For almost the entirety of the 2000’s, you couldn’t mention the Big Lake softball program without mentioning Chelsea Erickson. She played on the Hornets varsity team as a seventh grader and in her six years on the team, the Hornets went to state four times. Erickson’s success continued to the college level where she played at Minnesota State University-Mankato, including a trip to the Elite Eight in Chelsea’s junior year.
Now, Erickson is ready to trade in her former colors for red and black as she becomes the head coach of the Magic softball team, beginning in the 2019 season.
Erickson’s love for softball started long before she was a seventh grader on the Hornets team. Growing up as the granddaughter of Wayne Erickson, a longtime Hall of Fame softball and women’s basketball coach in North St. Paul, Wayne would take Chelsea and younger sister Lindsay to practice where they would turn the pitching machine up to 100 and try to hit it. While they didn’t succeed, Wayne was always there for words of encouragement, guiding both Chelsea and Lindsay to the sport they ended up falling in love with.
“It was really nice that my grandpa was a coach during the Title IX era,” Erickson said. “I got to see the importance of women’s sports in so many different ways.”
Chelsea and Lindsay stuck together, playing side by side at Big Lake before both playing at MSU-Mankato. With Chelsea being the pitcher and Lindsay the catcher, their bond was as close as ever. That said, the two were still sisters and every once in a while would try to get on each other’s nerves.
“Being able to play with my sister for however many years is awesome,” Erickson said. “Sometimes I’d try and throw a drop ball just because I knew she hated drop balls. So I’d throw a drop ball just to throw one and she would get the ball and just chuck it at my pants. She said if I was going to do it to her that she was going to do it right back.”
After her career ended at MSU-Mankato, Erickson moved to Jacksonville for six months and enjoyed a life of sunshine and freedom away from softball. Chelsea talked about wanting to prove that she could be independent on her own and enjoyed her time as a nanny out for the half year that she was out there. Graduating with a geography degree, Erickson moved back to Minnesota when a job in St. Cloud at Geo-Comm opened up for her. There, Erickson made maps for 911 and the Minnesota connections she made when she lived here the first time around also opened up the opportunity to coach for the first time since graduating from Mankato.
“Growing up, I really wanted to be a teacher,” Erickson said. “When I progressed through school I realized I might want to coach as well. I was struggling with if I wanted to stick with softball or try something different but after six months away I knew that softball was my passion and I definitely wanted to be around the game.”
While at Geo-Comm, Erickson helped out at the College of St. Benedict’s in St. Joseph, MN as a pitching assistant in the 2013 season. While there, she got a call from former coach Lori Meyer who told her there was an opening to help out at Upper Iowa. Erickson applied for the job and was hired, spending two seasons there before being hired on the coaching staff at Missouri Southern. Erickson has spent the last three seasons helping out in Missouri, recently making the move back to Minnesota where she works at BSN.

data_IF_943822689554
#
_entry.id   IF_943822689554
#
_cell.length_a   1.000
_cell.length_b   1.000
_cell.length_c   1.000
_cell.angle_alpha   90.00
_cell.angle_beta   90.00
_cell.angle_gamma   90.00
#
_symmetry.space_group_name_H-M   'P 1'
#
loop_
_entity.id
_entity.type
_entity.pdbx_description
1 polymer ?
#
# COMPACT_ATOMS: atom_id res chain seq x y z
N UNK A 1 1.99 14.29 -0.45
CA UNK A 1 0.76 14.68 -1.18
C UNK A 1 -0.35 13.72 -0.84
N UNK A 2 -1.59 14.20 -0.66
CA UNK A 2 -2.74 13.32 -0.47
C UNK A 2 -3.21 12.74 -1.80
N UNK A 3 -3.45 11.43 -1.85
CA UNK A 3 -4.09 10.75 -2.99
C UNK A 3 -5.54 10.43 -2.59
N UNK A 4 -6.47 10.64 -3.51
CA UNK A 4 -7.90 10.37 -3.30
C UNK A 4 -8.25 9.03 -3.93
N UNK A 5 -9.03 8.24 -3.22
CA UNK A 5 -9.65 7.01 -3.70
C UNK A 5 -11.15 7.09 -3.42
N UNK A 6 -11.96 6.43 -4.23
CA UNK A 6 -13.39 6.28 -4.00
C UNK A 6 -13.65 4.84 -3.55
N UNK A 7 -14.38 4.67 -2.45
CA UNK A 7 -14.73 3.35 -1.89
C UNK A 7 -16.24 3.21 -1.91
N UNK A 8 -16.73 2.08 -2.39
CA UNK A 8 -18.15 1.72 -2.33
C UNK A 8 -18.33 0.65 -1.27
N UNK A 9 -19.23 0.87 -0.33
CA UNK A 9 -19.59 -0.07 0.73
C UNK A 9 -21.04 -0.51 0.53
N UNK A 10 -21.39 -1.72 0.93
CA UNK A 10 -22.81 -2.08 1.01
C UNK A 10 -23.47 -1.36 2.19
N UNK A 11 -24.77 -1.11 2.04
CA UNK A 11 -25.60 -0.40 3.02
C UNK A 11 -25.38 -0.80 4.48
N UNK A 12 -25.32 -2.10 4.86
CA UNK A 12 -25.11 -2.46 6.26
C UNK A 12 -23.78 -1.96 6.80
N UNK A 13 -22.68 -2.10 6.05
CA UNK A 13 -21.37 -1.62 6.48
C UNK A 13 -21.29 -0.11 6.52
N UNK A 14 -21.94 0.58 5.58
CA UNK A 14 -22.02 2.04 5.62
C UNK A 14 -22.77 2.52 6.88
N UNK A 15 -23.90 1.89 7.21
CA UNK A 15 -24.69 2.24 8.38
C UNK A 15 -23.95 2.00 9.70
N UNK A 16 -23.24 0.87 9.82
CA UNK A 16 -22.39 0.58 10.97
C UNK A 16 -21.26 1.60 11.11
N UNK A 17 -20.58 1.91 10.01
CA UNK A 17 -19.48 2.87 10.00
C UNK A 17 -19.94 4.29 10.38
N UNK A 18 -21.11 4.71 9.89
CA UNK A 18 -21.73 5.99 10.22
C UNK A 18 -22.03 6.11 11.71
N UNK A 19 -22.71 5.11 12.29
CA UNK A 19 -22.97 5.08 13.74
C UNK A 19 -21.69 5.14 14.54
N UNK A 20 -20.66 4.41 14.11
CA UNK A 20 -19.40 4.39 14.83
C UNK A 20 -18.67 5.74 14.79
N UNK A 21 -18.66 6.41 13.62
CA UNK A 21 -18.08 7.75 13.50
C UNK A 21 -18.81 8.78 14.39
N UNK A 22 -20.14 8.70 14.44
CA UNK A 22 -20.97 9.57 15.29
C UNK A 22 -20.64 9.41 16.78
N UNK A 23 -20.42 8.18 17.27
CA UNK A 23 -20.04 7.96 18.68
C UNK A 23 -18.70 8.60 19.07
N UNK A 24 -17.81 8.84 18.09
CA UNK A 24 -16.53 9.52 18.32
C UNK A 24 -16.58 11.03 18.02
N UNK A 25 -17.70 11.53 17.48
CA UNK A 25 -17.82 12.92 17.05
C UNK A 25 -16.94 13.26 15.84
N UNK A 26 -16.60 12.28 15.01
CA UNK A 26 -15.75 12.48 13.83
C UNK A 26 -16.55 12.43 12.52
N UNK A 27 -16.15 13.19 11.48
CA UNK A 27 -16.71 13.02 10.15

“I have loved it,” Erickson said about her coaching experiences. “That said, I wanted to be closer to home and I knew that with my experience that I could probably find a coaching job in Minnesota.”
For the first time in her coaching career, Erickson will be working with high school girls as opposed to college athletes. When asked, Erickson beamed with excitement about the chance to work at the high school level.
“You get to be comfortable and get to try new things,” Erickson said about the main difference between high school softball and softball at the college level. “You get to do something different every single day and it isn’t life or death which I really enjoy. High School girls go through a lot and I want to be able to teach the girls those life lessons that go above and beyond the softball diamond. I am going to enjoy helping to guide them in the right light.”
March 11th, 2019 is the first day of practice for softball players in Minnesota and Erickson is ready to go back to the basics to see what the team has. Off the field, many of the girls have gotten the opportunity to meet Chelsea, helping out and running concessions at one of this year’s Monticello football games.
“Overall I am super excited,” Erickson said. “I am ecstatic to begin working with these young female athletes and help them on and off the field as people. Help them grow into these strong, empowered, independent females that know they’re comfortable and confident with themselves a little more than they were before I got here.”